"Naglfar" is similar with a slightly stronger folk edge. More so then normal for Einherjer. "Alu Alu Laukar" is an interesting tune that stands out from the others with driving rhythms riding the line of techno giving us a sense of eagerness. It doesn't quite follow the style of the rest of the album, but that is probably due to it being a cover song. However, it still has a dark urgency to it that is addictive. "Balladen Om Bifrost" closes the album out as a pseudo ballad. Not unlike "A New Earth" from "Odin Owns Ye All", but this song is more epic and beautiful.

I was quite pleased with Einherjer's "Norron". It progresses forward from "Blot" and does not drift from the groove-laden style Einherjer is known for. They simply made it more epic and, I might add, a little darker atmosphere.

If you are a fan, then I see no reason not to enjoy. If you are new to the band, I'd recommend it as solid Viking metal a little different then the bigger names in genre.

Friday, October 14, 2011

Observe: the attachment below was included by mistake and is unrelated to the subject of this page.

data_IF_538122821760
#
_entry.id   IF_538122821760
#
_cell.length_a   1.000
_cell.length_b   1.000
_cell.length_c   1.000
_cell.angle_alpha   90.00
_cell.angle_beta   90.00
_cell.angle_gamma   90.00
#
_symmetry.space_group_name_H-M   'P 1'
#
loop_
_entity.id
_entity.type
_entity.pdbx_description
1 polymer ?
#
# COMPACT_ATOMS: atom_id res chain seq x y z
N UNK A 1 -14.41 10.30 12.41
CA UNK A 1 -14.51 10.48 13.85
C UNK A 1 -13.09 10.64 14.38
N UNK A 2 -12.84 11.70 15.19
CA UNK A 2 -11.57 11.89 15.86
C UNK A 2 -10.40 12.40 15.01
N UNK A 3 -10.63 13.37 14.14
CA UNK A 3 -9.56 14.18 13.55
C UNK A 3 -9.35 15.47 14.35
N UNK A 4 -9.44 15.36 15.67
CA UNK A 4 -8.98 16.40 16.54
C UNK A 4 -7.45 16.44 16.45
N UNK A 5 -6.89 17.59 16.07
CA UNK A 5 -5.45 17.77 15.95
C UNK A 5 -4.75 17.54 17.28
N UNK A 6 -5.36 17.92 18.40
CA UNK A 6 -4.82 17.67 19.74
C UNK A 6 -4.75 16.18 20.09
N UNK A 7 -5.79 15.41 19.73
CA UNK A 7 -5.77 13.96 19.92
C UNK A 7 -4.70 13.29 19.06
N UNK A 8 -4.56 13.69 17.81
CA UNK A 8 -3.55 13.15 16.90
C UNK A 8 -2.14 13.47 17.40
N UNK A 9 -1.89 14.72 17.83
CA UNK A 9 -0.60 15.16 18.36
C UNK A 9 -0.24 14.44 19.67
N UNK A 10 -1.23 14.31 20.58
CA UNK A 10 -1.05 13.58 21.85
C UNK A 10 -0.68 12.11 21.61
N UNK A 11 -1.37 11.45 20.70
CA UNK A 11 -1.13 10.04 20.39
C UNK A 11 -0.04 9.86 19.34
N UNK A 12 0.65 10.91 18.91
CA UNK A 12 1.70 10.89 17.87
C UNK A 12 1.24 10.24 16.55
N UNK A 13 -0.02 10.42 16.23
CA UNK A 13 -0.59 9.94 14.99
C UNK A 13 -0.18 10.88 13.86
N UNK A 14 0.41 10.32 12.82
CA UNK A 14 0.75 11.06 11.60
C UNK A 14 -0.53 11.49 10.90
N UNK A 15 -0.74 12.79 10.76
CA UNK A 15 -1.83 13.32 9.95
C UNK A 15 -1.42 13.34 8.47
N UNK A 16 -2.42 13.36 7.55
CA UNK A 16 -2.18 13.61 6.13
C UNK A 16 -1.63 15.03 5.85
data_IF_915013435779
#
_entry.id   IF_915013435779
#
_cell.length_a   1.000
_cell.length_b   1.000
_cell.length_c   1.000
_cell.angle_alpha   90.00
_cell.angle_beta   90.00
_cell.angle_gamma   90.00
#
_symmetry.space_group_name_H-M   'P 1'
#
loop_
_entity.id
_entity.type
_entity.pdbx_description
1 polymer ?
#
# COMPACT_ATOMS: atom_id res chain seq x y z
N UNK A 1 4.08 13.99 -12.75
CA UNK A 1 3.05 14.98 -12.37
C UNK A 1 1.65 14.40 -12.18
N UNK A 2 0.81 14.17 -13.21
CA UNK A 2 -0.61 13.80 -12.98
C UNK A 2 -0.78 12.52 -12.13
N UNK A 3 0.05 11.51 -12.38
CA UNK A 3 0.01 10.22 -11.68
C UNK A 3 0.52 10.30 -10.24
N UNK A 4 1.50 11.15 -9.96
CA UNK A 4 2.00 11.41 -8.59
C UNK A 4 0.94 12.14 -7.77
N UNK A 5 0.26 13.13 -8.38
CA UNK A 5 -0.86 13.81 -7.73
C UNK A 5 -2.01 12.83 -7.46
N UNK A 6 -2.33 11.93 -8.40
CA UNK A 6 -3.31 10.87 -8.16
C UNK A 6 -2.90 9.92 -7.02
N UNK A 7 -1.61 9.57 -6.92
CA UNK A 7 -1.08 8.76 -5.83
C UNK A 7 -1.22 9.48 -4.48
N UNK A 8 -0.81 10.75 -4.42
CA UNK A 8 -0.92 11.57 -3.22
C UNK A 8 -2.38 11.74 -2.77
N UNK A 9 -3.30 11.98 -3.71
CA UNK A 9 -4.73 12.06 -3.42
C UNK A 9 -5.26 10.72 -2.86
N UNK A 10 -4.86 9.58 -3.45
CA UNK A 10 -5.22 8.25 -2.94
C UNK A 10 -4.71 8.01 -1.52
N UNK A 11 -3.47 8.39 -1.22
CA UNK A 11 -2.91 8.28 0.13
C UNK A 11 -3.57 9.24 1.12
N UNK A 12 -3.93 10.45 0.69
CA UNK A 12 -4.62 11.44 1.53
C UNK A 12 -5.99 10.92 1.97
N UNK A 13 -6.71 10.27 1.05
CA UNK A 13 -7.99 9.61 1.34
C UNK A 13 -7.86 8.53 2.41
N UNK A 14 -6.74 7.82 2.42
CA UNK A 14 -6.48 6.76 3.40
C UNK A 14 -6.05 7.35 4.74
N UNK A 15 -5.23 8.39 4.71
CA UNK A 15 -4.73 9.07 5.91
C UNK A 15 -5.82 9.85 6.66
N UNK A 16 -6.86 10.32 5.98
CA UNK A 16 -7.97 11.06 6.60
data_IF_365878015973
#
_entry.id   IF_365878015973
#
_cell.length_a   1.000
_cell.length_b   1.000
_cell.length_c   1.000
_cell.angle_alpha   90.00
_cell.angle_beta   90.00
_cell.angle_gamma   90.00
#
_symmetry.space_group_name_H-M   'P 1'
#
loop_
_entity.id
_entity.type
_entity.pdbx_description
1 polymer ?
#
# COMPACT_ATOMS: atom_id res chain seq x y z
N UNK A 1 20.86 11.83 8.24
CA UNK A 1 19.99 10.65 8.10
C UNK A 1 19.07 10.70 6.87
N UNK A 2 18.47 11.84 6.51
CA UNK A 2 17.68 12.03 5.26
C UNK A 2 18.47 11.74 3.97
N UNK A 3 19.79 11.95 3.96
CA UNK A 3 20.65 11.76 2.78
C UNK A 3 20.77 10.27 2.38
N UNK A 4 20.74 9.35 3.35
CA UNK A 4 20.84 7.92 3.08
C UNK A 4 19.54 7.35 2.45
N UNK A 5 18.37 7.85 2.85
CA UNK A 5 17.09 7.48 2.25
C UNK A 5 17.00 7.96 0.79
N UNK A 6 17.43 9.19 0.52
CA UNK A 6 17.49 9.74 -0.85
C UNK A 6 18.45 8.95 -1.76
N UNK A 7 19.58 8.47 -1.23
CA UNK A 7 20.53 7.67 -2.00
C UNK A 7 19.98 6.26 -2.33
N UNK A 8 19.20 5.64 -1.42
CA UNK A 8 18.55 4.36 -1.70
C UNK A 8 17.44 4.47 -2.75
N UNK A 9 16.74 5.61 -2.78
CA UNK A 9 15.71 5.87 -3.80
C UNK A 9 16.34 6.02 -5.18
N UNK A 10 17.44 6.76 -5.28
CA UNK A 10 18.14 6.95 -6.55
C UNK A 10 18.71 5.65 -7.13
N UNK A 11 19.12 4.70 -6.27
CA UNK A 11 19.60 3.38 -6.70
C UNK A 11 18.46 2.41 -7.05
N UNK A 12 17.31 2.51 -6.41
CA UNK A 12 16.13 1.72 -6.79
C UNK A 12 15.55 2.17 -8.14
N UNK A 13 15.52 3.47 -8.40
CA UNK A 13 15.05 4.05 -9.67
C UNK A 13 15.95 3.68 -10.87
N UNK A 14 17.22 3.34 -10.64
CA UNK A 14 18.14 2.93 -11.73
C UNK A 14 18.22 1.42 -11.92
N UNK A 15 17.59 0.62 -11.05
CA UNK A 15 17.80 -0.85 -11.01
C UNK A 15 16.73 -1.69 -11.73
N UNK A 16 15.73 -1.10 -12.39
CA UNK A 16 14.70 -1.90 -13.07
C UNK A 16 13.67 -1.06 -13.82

I'm The Passenger!

With Angels and Airwaves new album "Love part 2" coming out in under a month, I wonder how will it hold up to their other epic masterpieces. Well if the first single "Anxiety" is anything to go by. It is going to be simply amazing.

"Anxiety" opens and closes with AVA's signature space effects and the song is simply gorgeous. It's hooky with soaring melodies and a beat you can dance to. It's everything Angels and Airwaves is known for. Very much in the vein of the "Love" album. It's emotionally stirring and very uplifting.

"Love Part 2" is going to be off the hook !

Wednesday, October 12, 2011

Sometimes It Comes With A Shove ...

With Blink 182's new album out and being enjoyed (by me), next on my want list is Angels And Airwaves "Love Part 2" featuring their "Love" album and movie of the same name. "Love" was released February 2010 as a free download (with option to pay and get a bonus track) off their website. I'll finally take at look at this album in anticipation of its inaugral CD release with part 2 coming in November 2011.

As with each AVA release I am hooked on it like crack. I can't stop listening to the album. It usually gets a spin once a week. The other 2 albums still get frequent airplay, but "Love" takes precedence.